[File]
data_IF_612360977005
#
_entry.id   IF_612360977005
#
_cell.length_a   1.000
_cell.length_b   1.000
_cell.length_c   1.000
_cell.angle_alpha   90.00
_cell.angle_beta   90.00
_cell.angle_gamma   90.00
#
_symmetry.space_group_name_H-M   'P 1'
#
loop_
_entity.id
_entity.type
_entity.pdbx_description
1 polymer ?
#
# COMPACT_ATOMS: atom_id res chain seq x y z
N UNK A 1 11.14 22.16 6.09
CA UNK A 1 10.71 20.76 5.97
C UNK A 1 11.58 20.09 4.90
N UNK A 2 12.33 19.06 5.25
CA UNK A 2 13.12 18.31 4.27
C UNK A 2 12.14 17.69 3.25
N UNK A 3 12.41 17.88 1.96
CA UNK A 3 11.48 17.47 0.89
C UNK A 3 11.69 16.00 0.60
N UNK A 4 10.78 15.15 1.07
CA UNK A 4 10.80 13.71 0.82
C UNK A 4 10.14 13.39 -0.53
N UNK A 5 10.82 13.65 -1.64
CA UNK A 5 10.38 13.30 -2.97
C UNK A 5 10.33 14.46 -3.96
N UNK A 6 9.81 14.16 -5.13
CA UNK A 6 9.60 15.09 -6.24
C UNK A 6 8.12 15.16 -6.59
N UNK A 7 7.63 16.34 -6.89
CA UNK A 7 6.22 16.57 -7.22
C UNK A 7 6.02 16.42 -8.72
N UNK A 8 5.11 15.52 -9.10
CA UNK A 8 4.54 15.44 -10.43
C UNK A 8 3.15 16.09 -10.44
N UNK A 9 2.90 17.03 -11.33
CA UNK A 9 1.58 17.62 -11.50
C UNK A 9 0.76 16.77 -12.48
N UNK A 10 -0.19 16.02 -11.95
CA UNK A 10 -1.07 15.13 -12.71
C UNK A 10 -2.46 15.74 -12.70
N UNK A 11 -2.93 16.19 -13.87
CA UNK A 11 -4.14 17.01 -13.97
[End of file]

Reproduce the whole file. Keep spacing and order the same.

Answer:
data_IF_612360977005
#
_entry.id   IF_612360977005
#
_cell.length_a   1.000
_cell.length_b   1.000
_cell.length_c   1.000
_cell.angle_alpha   90.00
_cell.angle_beta   90.00
_cell.angle_gamma   90.00
#
_symmetry.space_group_name_H-M   'P 1'
#
loop_
_entity.id
_entity.type
_entity.pdbx_description
1 polymer ?
#
# COMPACT_ATOMS: atom_id res chain seq x y z
N UNK A 1 11.14 22.16 6.09
CA UNK A 1 10.71 20.76 5.97
C UNK A 1 11.58 20.09 4.90
N UNK A 2 12.33 19.06 5.25
CA UNK A 2 13.12 18.31 4.27
C UNK A 2 12.14 17.69 3.25
N UNK A 3 12.41 17.88 1.96
CA UNK A 3 11.48 17.47 0.89
C UNK A 3 11.69 16.00 0.60
N UNK A 4 10.78 15.15 1.07
CA UNK A 4 10.80 13.71 0.82
C UNK A 4 10.14 13.39 -0.53
N UNK A 5 10.82 13.65 -1.64
CA UNK A 5 10.38 13.30 -2.97
C UNK A 5 10.33 14.46 -3.96
N UNK A 6 9.81 14.16 -5.13
CA UNK A 6 9.60 15.09 -6.24
C UNK A 6 8.12 15.16 -6.59
N UNK A 7 7.63 16.34 -6.89
CA UNK A 7 6.22 16.57 -7.22
C UNK A 7 6.02 16.42 -8.72
N UNK A 8 5.11 15.52 -9.10
CA UNK A 8 4.54 15.44 -10.43
C UNK A 8 3.15 16.09 -10.44
N UNK A 9 2.90 17.03 -11.33
CA UNK A 9 1.58 17.62 -11.50
C UNK A 9 0.76 16.77 -12.48
N UNK A 10 -0.19 16.02 -11.95
CA UNK A 10 -1.07 15.13 -12.71
C UNK A 10 -2.46 15.74 -12.70
N UNK A 11 -2.93 16.19 -13.87
CA UNK A 11 -4.14 17.01 -13.97